First, I'd like to say Brad captured the spirit of the trip very well. I really enjoyed his perspective on things as someone new to the country. I threw a lot at him, and he did great. Most of the things Brad got wrong were minor: we did x before y type things. But they aren't important for the story. However, Brad did confuse the story of the yurt in Asa quite badly. Enough that deserves correcting now.
Many years ago, there lived a volunteer in Kazkahstan. I don't know his name. But he bought a yurt. Because yurts are cool. (See Brad's entry and photos.) And they aren't that expensive. (Maybe $600 then probably. Try buying a house for that much outside of Detroit these days.) But despite being carried around by Kazakhs as movable transportation for hundreds of years, they are big. So without a caravan going from KZ to America, you may have to pay a pretty penny to ship a yurt back home. Probably more than the cost of the yurt.
Well, original un-named volunteer did not consider the shipping costs. And when he calculated them, he realized he couldn't justify spending his whole readjustment allowance on the yurt shipping. (He probably had to use it to travel.) So the yurt stayed here under the vigilance of a local friend. It was stored in her shed or something. Not really sure. But he had plans to one day find a way to get this yurt home.
That was years and years ago. And the caravan he must have been waiting for never materialized. Eventually, friend of the un-named volunteer no longer wanted the yurt taking up space where ever it was taking up space. Also, it was being entirely unused. So she though, who might want a yurt? The answer: Dave.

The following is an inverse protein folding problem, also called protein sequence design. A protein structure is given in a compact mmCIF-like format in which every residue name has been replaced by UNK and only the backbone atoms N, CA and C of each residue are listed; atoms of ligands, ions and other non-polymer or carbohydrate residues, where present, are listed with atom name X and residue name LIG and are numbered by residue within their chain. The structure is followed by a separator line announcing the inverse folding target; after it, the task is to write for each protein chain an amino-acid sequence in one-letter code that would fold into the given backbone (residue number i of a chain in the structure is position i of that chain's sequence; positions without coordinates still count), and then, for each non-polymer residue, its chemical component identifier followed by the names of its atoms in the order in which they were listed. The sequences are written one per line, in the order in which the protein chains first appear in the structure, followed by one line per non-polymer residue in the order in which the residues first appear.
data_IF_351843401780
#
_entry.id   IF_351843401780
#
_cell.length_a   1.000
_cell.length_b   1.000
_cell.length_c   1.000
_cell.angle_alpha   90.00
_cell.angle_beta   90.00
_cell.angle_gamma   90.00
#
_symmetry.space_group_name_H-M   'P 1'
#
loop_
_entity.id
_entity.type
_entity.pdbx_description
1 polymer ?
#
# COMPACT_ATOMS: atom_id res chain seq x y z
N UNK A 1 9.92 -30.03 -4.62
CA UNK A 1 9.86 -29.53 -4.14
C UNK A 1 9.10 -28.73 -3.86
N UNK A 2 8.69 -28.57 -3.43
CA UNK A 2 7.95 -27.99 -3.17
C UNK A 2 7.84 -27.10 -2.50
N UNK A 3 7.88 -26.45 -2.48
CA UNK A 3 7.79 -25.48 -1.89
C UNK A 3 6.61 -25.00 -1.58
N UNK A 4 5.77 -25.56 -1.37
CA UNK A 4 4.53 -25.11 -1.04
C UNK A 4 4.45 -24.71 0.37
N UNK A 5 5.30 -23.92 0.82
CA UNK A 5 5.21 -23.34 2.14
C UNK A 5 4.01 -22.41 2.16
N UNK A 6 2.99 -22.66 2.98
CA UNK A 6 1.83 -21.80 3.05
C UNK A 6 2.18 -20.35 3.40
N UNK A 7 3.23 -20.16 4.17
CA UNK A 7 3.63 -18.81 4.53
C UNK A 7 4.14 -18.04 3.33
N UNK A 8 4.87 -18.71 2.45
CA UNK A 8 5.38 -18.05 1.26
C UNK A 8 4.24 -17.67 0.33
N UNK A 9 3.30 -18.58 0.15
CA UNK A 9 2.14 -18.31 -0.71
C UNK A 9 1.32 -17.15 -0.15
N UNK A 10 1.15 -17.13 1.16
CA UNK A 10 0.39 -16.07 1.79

Let's rewind a bit to talk about Dave. He was a city boy, born and raised in south Detroit, who took the midnight train going anywhere. Just kidding about that part, had some residual Journey stuck in my head after finally watching the pilot episode of Glee. But yeah, Dave was from somewhere around Detroit. (Which makes the idea of him buying the yurt even more ridiculous. He knows $600 is way too much for a house.) He worked at a youth/community organization in a small village north of Taraz called Ainalain.
From the stories about locals, you'd think Dave was a super hero. He spoke Kazakh that rivaled Abai. He played baseball better than Mickey Mantle. And his beard bested even the best Russian Orthodox bishop. While none of these claims are true, they model reality. He did a lot for his org in the time he was there, and the people of Asa remember him fondly.
One of the goals of his organization is the preservation of Kazakh culture. They want to make sure the younger generation never forgets their past. It's very important here. To do that, they make traditional crafts and have camps with local youth. And what fits more into traditional Kazakh culture, then a yurt.
So friend of original volunteer happens to know Dave (because everyone here did) and calls him up one day. I believe the conversation went something like:
"Do you want a free yurt?"
"Uh… Did you say free?"
"Yeah, I have this yurt sitting here that I don't want. Could your organization use it?"
"Yes. Yes. Uto zharksa (Kazakh)."
And then he took the rest of the day off, because he had just scored a yurt for his organization, for free.